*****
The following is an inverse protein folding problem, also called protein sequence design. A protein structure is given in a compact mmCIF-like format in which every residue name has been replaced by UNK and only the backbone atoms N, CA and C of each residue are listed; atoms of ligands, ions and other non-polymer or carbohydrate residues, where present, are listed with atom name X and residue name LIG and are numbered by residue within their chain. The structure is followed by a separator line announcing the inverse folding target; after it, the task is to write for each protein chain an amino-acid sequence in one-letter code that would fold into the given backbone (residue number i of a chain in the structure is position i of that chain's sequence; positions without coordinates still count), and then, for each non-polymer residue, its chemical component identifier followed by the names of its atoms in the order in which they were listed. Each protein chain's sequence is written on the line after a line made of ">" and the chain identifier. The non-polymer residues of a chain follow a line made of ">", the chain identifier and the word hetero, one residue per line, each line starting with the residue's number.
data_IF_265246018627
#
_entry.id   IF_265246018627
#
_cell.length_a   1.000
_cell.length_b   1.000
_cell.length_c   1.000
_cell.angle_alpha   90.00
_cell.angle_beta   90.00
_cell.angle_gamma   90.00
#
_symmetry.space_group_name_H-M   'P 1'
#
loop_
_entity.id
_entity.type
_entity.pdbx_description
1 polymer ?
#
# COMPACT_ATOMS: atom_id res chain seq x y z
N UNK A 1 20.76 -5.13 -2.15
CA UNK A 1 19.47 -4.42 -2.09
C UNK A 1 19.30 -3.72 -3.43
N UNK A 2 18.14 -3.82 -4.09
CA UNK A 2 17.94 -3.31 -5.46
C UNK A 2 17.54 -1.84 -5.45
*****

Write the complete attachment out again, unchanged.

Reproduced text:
The following is an inverse protein folding problem, also called protein sequence design. A protein structure is given in a compact mmCIF-like format in which every residue name has been replaced by UNK and only the backbone atoms N, CA and C of each residue are listed; atoms of ligands, ions and other non-polymer or carbohydrate residues, where present, are listed with atom name X and residue name LIG and are numbered by residue within their chain. The structure is followed by a separator line announcing the inverse folding target; after it, the task is to write for each protein chain an amino-acid sequence in one-letter code that would fold into the given backbone (residue number i of a chain in the structure is position i of that chain's sequence; positions without coordinates still count), and then, for each non-polymer residue, its chemical component identifier followed by the names of its atoms in the order in which they were listed. Each protein chain's sequence is written on the line after a line made of ">" and the chain identifier. The non-polymer residues of a chain follow a line made of ">", the chain identifier and the word hetero, one residue per line, each line starting with the residue's number.
data_IF_265246018627
#
_entry.id   IF_265246018627
#
_cell.length_a   1.000
_cell.length_b   1.000
_cell.length_c   1.000
_cell.angle_alpha   90.00
_cell.angle_beta   90.00
_cell.angle_gamma   90.00
#
_symmetry.space_group_name_H-M   'P 1'
#
loop_
_entity.id
_entity.type
_entity.pdbx_description
1 polymer ?
#
# COMPACT_ATOMS: atom_id res chain seq x y z
N UNK A 1 20.76 -5.13 -2.15
CA UNK A 1 19.47 -4.42 -2.09
C UNK A 1 19.30 -3.72 -3.43
N UNK A 2 18.14 -3.82 -4.09
CA UNK A 2 17.94 -3.31 -5.46
C UNK A 2 17.54 -1.84 -5.45